Infected bull bison is from Ted Turner's ranch

2011-11-30T22:00:00Z 2011-11-30T23:55:26Z Infected bull bison is from Ted Turner's ranchBy NICK GEVOCK Montana Standard The Billings Gazette
November 30, 2011 10:00 pm  • 

BUTTE — A spokesman for media mogul Ted Turner confirmed Wednesday that a bull bison on the Snowcrest Ranch in the Upper Ruby Valley, in southwestern Montana, tested positive for brucellosis last month.

Russ Miller, general manager for Turner’s western ranches said the bull bison was the only animal from the herd that tested positive for the disease. He said the animal was destroyed.

Miller said the ranches were open about the infection and encouraged the Montana Department of Livestock to release the information about the ranch.

“We had one positive animal on the ranch and we tested the entire herd,” Miller said. “It’s not unexpected when you’re in the designated surveillance area (for brucellosis), which was created for a reason.”

Last month state veterinarian Marty Zaluski announced that a bull animal on a Madison County ranch had tested positive for the disease, which can cause females to abort their young. Zaluski would not release the species of animal or the location of the ranch other than to say it was in Madison County.

He was complying with a law passed by the 2011 Legislature that requires the state to keep information revealing specific ranchers found to have an animal with the disease confidential.

The Montana Standard challenged Zaluski to release the information, but had not received a reply as of Wednesday.

Miller said the Snowcrest performed 1,698 tests for brucellosis on the ranch and the bull was the only one that came back positive. He said they are confident the disease was transmitted by elk. They are testing to confirm that using modern methods that can help identify the source.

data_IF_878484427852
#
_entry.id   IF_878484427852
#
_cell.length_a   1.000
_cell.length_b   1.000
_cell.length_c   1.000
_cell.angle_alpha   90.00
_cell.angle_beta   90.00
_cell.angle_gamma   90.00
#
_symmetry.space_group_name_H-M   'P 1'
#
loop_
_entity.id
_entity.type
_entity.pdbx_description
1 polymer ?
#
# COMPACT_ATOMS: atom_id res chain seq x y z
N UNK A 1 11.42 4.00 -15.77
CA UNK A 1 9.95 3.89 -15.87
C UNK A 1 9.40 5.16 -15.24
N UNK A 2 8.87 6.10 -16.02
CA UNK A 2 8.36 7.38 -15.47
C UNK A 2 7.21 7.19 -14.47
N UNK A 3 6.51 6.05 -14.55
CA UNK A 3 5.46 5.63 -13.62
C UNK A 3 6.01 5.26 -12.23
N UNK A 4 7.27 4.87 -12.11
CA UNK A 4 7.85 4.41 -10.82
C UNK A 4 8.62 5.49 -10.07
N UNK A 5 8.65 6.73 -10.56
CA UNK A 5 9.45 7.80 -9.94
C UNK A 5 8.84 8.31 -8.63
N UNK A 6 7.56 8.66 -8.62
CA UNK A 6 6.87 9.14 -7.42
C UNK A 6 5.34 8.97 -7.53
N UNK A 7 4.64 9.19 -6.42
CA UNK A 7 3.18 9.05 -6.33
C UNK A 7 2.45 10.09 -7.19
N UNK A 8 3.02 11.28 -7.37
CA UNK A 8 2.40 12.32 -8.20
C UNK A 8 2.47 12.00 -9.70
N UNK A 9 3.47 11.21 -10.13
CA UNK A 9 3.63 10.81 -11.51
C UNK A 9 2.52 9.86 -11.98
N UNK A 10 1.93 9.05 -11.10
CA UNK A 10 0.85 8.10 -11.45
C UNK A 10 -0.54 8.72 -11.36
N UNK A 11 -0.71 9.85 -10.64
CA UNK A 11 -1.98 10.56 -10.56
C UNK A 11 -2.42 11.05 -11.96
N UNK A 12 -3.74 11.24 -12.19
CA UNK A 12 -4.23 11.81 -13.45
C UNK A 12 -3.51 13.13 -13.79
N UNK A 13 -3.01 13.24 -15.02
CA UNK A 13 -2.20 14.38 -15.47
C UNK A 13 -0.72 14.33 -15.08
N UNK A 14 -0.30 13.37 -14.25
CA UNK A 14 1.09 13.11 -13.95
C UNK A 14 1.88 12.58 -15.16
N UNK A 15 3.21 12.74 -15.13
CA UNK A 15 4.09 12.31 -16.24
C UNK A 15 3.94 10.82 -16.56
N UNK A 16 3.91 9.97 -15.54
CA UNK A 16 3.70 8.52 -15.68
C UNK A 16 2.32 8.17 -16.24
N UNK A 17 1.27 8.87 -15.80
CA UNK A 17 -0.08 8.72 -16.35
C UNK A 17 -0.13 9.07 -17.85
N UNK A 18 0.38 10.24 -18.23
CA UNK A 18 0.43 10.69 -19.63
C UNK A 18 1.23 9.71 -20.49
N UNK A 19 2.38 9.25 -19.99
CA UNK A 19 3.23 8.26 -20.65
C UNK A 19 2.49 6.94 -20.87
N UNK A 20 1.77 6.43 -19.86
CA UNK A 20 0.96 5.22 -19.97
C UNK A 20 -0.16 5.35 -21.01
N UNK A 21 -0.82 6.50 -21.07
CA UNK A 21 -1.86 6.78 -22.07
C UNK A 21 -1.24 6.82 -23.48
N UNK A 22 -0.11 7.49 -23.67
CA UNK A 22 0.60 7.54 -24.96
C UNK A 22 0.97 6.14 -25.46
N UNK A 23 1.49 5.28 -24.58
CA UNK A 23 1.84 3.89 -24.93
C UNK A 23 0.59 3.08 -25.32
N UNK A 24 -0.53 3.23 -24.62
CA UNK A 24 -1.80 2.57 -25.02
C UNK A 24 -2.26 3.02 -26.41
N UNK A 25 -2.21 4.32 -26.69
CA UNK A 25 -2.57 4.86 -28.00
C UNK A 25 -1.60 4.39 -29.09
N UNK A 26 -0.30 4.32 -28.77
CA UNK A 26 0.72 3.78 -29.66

“It’s not unanticipated; the state would confirm that is an area with a higher expectation because of elk,” he said. “I don’t think we or any of our neighbors are immune to further incidents of brucellosis.”

Last year the Montana Department of Fish, Wildlife and Parks began a study of brucellosis in Ruby Valley elk. Biologists found that 12 of 100 cow elk captured tested positive for exposure to the disease.

The lone bull bison that tested positive does not trigger a loss of Montana’s brucellosis-free status by the federal government, said Eric Liska, brucellosis program veterinarian with the Montana Department of Livestock. Under the rules of the designated surveillance area (for brucellosis), the Snowcrest Ranch is under quarantine.

That means any livestock taken off the ranch must be hauled in a sealed trailer and taken directly to slaughter, Liska said. The ranch is barred from selling livestock to other ranches.

Liska said the new rules for ranchers within the surveillance area give them options to manage their herd and prevent further infections without causing the entire state to lose its brucellosis-free status. He said the adjoining properties will be required to test all their animals.

The Snowcrest Ranch will need three negative tests of all its animals to have the quarantine lifted, Liska said.

“They’ll be under quarantine until we’re confident a release of quarantine is safe for the industry of our state and the industry of the United States as well,” he said.

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